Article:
Scripture: “For God so loved the world, that he gave his only Son, that whoever believes in him should not perish but have eternal life. For God did not send his Son into the world to condemn the world, but in order that the world might be saved through him. Whoever believes in him is not condemned, but whoever does not believe is condemned already, because he has not believed in the name of the only Son of God. And this is the judgment: the light has come into the world, and people loved the darkness rather than the light because their works were evil. For everyone who does wicked things hates the light and does not come to the light, lest his works should be exposed. But whoever does what is true comes to the light, so that it may be clearly seen that his works have been carried out in God.” John 3:16-21 ESV
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Observation: Recapping Friday’s Daily Focus, John chronicles a respected Pharisee, Nicodemus, who seeks an audience with Jesus under cover of the night sky. Cutting to the chase, Jesus speaks forthrightly to him and declares one must be born again to see the kingdom of God. Missing the spiritual context, Nicodemus asks Jesus how a person can be physically born again. Jesus respectfully clarifies that rebirth refers to our spirits. The Holy Spirit and water spark our regeneration and our means of entry into God’s kingdom. In other words, using the imagery of wind, even though we cannot see and fully comprehend how the Holy Spirit operates, he gives birth to our spirits. Jesus adds that a lack of belief will stunt further knowledge of these spiritual matters. So behold the lifted-up Son of Man to receive eternal life.
Today’s devotion is part two of Jesus’ response to Nicodemus. It begins with a well-known memory verse: “For God so loved the world, that he gave his only Son, that whoever believes in him should not perish but have eternal life” (John 3:16). From there, Jesus clarifies that his mission is not to condemn but to save. Still, those who reject him as God’s only Son have self-inflicted condemnation, for they prefer the cloak of darkness (shrouding their works of evil) over the light who has come into the world. But those who seek to live out the truth have nothing to hide and welcome revealing their works carried out for God’s glory to the light.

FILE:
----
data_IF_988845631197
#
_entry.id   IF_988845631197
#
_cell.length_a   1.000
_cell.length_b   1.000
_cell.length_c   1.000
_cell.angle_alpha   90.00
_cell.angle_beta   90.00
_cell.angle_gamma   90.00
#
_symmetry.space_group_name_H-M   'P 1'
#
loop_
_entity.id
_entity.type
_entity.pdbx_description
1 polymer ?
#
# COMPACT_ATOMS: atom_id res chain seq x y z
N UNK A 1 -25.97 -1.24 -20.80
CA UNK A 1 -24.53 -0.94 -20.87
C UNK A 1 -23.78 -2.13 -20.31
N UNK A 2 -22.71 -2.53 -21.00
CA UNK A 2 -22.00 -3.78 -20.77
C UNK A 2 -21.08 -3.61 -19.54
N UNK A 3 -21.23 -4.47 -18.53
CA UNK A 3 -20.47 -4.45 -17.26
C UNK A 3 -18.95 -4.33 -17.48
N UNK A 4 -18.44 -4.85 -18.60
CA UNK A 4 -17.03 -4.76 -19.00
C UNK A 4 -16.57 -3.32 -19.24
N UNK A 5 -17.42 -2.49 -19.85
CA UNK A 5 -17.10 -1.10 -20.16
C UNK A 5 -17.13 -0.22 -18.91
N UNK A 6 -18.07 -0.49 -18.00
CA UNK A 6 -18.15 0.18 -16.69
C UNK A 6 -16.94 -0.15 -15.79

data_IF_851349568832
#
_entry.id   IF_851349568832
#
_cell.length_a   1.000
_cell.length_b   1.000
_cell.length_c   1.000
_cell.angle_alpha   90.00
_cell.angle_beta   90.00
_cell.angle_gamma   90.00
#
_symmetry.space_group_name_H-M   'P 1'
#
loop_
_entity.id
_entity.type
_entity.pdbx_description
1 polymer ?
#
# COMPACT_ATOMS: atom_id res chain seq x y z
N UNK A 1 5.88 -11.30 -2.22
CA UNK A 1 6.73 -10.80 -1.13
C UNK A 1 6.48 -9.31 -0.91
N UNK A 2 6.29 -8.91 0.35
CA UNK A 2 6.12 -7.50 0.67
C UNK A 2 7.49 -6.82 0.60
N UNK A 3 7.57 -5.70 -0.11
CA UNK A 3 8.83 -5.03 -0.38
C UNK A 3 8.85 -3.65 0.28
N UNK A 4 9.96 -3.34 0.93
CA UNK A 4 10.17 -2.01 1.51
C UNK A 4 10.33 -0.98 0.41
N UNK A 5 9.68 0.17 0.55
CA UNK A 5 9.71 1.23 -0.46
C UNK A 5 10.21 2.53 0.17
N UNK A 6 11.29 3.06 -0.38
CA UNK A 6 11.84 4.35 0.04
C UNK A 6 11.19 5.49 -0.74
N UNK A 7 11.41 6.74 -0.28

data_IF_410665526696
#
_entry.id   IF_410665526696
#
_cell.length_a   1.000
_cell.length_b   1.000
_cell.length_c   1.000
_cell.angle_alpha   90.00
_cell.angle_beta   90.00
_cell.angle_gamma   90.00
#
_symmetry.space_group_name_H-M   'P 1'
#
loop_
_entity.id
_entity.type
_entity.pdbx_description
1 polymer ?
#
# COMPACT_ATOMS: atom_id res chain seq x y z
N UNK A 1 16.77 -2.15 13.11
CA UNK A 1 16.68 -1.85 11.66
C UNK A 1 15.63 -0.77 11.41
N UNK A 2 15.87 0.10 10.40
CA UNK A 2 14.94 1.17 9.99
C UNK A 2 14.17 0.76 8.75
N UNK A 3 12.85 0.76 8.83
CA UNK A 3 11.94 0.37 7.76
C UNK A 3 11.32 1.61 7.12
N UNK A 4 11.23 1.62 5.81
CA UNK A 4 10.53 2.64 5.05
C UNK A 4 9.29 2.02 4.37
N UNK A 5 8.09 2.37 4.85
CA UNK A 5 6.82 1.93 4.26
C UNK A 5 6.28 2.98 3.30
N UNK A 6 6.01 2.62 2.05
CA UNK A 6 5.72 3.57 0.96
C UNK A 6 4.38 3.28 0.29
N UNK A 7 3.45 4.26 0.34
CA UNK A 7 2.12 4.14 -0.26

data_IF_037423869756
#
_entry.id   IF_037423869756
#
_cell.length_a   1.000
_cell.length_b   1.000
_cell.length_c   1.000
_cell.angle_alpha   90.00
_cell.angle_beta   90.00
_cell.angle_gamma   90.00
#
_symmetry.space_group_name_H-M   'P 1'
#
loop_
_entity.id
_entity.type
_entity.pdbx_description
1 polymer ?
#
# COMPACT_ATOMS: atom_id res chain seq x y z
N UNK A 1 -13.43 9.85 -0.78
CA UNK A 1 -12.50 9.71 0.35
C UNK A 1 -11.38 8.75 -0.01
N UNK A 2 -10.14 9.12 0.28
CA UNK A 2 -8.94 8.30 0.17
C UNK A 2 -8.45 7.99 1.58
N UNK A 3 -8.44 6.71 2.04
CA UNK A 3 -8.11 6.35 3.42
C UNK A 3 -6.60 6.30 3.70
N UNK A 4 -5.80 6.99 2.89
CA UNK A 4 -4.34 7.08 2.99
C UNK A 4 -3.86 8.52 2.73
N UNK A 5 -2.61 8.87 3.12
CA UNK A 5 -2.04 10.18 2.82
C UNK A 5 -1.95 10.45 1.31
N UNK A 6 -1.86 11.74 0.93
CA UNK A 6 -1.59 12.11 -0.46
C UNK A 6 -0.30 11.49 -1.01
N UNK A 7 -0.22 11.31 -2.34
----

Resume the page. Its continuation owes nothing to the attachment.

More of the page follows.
Takeaway: This passage divides the opinion of theologians regarding whether it is a continuation of Jesus’ conversation with Nicodemus or John’s commentary to build on the importance of being born again. Either way, it is one of the essential summaries of our Gospel message:
- Salvation is a gift.
- It is not earned but received by believing in the Father and Son.
- It results from raising Christ to be crucified and resurrected.
- It frees us from condemnation and perishing to live a new quality of eternal life.
Commentator Merrill Tenney explains that “perishing” in this context does not mean we cease to exist, “it means to experience utter failure, futility, and loss of all that makes existence worthwhile” (The Expositor’s Bible Commentary: John, p.50). This same Greek word appears later in John’s Gospel during Jesus’ prayer of intercession for his disciples as pertains to Judas: “While I was with them, I kept them in your name, which you have given me. I have guarded them, and not one of them has been lost except the son of destruction, that the Scripture might be fulfilled” (17:12 ESV). Indeed, Judas, who preferred the darkness to the light, led a self-serving life, compromising his integrity to seek financial gain and security. And in the end, his choices led to utter despair and suicide.
In contrast, the other eleven experienced much hardship and suffering when encountering resistance to their Gospel proclamation. Yet, they discovered a new quality of life filled with meaning, purpose, and inexplicable joy. And even in the face of martyrdom, their spirits attested to their eternal nature and home. Stephen’s vision while being stoned to death is perhaps our best example. Luke tells us that Stephen, filled with the Holy Spirit and unafraid of the religious leaders’ hostility toward him, gazed into heaven and saw the glory of Father and Son and declared, “Behold, I see the heavens opened, and the Son of Man standing at the right hand of God” (Acts 7:56 ESV). And as they stoned him to death, Stephen resolutely shouted, “Lord Jesus, receive my spirit” and “Lord, do not hold this sin against them” (Acts 7:59-60 ESV).
Our takeaway? Many new believers focus more on what they are “being saved from” (condemnation and perishing). But if we hunger to live the abundant life that Jesus speaks of later in this Gospel (10:10), we must focus on what we are “being saved for.” As the Westminster Shorter Catechism sums, our chief aim in life is to glorify God and enjoy him forever. Indeed, Jesus modeled this abundant life (living in the light) for his disciples, and they followed suit to ensure future generations would equally benefit. But our chief aim is by no means our justification. Knowing that salvation is a gift, we exercise our free will to bless God and others from a deepening sense of being loved and a maturing attitude of gratitude. Thus, we no longer live a perishing life but a glorious eternal one.
Prayer: Father God, we thank you for your love for us expressed in the gift of your Son. And we thank you that through your Son’s sacrificial life, death, and resurrection, we are set free from condemnation and perishing to live abundant lives. Still, under the weight of our fallen world and human nature, we are prone to focus on worldly concerns and lose sight of all you have given us in your Son. So would you please help us cooperate with your Holy Spirit to deepen our awareness of your love for us and mature us with gratitude so we might glorify and enjoy you forever? Amen.
Rev. Gordon Green, M.Div., M.A. Counseling